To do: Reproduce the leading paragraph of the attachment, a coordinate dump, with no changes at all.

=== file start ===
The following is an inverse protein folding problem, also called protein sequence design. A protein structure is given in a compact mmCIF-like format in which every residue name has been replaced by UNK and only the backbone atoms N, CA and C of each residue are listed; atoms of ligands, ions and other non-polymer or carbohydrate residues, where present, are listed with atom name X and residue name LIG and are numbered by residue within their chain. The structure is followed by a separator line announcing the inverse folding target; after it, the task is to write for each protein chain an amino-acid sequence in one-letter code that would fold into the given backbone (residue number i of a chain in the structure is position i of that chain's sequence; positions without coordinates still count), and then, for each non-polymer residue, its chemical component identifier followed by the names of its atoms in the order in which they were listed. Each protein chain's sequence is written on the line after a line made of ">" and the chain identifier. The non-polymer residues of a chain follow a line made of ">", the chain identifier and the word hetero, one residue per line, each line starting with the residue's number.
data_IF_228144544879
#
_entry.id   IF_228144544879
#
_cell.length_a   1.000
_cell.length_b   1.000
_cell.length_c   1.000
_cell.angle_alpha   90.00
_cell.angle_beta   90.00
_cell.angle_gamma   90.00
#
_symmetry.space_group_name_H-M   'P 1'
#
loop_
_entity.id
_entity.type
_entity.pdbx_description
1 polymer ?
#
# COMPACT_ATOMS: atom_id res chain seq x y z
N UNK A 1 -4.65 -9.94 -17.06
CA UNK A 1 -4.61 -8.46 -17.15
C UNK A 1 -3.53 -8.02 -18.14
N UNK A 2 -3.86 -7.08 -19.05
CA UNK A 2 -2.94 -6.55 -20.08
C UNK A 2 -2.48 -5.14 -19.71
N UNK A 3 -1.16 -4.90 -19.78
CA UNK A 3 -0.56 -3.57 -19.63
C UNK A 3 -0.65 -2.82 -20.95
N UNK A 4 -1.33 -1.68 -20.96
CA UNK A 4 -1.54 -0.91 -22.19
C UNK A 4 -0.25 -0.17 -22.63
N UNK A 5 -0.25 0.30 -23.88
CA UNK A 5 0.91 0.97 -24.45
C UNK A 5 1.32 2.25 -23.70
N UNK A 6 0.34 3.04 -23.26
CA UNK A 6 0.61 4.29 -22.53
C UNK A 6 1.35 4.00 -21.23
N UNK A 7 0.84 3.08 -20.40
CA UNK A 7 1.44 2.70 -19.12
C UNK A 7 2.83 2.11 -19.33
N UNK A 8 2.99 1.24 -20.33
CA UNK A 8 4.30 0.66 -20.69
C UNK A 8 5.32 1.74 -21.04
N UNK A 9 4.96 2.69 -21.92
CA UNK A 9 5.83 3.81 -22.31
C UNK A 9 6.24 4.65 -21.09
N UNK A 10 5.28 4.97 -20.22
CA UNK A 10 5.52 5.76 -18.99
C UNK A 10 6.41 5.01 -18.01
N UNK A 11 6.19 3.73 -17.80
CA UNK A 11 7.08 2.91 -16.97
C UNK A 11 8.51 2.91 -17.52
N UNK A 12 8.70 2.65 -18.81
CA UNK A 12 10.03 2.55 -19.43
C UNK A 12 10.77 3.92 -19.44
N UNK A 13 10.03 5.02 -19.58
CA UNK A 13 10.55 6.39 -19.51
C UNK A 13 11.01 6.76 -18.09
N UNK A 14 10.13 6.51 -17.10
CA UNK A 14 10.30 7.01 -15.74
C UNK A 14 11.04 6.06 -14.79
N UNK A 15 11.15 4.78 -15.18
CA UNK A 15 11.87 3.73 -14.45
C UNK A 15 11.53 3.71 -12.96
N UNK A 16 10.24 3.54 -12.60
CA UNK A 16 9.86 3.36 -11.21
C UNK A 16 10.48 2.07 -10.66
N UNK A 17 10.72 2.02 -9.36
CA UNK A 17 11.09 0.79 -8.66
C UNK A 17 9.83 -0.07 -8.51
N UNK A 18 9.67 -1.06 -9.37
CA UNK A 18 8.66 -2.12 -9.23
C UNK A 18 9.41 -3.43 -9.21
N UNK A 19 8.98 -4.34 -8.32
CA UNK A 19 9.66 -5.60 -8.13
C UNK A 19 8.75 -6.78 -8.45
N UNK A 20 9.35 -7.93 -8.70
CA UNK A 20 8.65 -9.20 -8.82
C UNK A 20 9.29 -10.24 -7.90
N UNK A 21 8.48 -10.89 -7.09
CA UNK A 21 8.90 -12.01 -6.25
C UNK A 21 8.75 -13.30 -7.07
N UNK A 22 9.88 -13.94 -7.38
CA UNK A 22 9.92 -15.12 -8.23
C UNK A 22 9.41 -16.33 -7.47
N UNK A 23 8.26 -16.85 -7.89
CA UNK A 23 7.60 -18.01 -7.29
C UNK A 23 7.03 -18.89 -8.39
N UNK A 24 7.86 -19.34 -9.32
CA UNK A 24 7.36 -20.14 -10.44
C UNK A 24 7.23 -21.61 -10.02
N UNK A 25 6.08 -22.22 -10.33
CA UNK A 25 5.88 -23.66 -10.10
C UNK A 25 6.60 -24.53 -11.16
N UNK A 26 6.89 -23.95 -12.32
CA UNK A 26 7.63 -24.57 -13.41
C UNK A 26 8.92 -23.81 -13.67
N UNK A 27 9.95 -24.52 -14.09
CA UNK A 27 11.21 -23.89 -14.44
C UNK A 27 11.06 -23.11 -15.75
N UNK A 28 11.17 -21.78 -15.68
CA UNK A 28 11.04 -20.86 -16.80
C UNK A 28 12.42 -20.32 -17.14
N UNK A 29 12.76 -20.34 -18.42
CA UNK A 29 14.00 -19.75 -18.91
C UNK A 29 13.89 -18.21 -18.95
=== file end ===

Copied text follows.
The following is an inverse protein folding problem, also called protein sequence design. A protein structure is given in a compact mmCIF-like format in which every residue name has been replaced by UNK and only the backbone atoms N, CA and C of each residue are listed; atoms of ligands, ions and other non-polymer or carbohydrate residues, where present, are listed with atom name X and residue name LIG and are numbered by residue within their chain. The structure is followed by a separator line announcing the inverse folding target; after it, the task is to write for each protein chain an amino-acid sequence in one-letter code that would fold into the given backbone (residue number i of a chain in the structure is position i of that chain's sequence; positions without coordinates still count), and then, for each non-polymer residue, its chemical component identifier followed by the names of its atoms in the order in which they were listed. Each protein chain's sequence is written on the line after a line made of ">" and the chain identifier. The non-polymer residues of a chain follow a line made of ">", the chain identifier and the word hetero, one residue per line, each line starting with the residue's number.